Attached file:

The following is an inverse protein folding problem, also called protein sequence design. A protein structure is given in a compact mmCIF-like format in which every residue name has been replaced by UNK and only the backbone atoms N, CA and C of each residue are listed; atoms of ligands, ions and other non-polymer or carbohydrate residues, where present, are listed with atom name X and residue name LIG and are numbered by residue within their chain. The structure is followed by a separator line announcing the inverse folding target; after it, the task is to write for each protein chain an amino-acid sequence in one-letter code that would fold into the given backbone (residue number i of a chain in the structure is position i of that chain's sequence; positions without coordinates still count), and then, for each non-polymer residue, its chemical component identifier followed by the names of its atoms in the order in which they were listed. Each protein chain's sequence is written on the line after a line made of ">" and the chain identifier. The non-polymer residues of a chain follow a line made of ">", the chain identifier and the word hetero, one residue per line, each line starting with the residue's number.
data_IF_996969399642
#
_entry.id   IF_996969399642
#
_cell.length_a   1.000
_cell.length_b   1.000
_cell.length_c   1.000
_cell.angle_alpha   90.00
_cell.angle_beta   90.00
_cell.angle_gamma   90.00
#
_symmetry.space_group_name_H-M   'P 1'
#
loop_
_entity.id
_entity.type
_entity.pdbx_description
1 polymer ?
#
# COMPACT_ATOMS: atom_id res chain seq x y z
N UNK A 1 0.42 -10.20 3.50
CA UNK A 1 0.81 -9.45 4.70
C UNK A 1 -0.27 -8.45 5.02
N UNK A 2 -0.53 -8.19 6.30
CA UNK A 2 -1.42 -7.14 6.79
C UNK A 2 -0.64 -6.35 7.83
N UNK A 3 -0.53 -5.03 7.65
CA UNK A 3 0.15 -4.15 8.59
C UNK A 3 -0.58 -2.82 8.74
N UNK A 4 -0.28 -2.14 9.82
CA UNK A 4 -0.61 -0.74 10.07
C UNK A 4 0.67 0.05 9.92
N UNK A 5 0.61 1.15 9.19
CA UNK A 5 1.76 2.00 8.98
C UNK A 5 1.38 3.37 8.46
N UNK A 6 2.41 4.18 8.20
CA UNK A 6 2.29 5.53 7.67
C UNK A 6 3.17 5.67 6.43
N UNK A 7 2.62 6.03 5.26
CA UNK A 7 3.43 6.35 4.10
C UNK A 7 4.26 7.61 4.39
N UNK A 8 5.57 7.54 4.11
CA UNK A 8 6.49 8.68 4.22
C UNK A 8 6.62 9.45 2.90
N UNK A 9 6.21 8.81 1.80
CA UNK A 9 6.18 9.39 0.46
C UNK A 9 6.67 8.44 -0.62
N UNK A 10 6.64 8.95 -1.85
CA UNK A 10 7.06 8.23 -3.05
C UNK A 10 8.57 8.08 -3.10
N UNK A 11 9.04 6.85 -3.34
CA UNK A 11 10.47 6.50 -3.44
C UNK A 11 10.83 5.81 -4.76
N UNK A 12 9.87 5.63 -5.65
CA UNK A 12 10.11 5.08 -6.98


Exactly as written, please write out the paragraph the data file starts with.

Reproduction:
The following is an inverse protein folding problem, also called protein sequence design. A protein structure is given in a compact mmCIF-like format in which every residue name has been replaced by UNK and only the backbone atoms N, CA and C of each residue are listed; atoms of ligands, ions and other non-polymer or carbohydrate residues, where present, are listed with atom name X and residue name LIG and are numbered by residue within their chain. The structure is followed by a separator line announcing the inverse folding target; after it, the task is to write for each protein chain an amino-acid sequence in one-letter code that would fold into the given backbone (residue number i of a chain in the structure is position i of that chain's sequence; positions without coordinates still count), and then, for each non-polymer residue, its chemical component identifier followed by the names of its atoms in the order in which they were listed. Each protein chain's sequence is written on the line after a line made of ">" and the chain identifier. The non-polymer residues of a chain follow a line made of ">", the chain identifier and the word hetero, one residue per line, each line starting with the residue's number.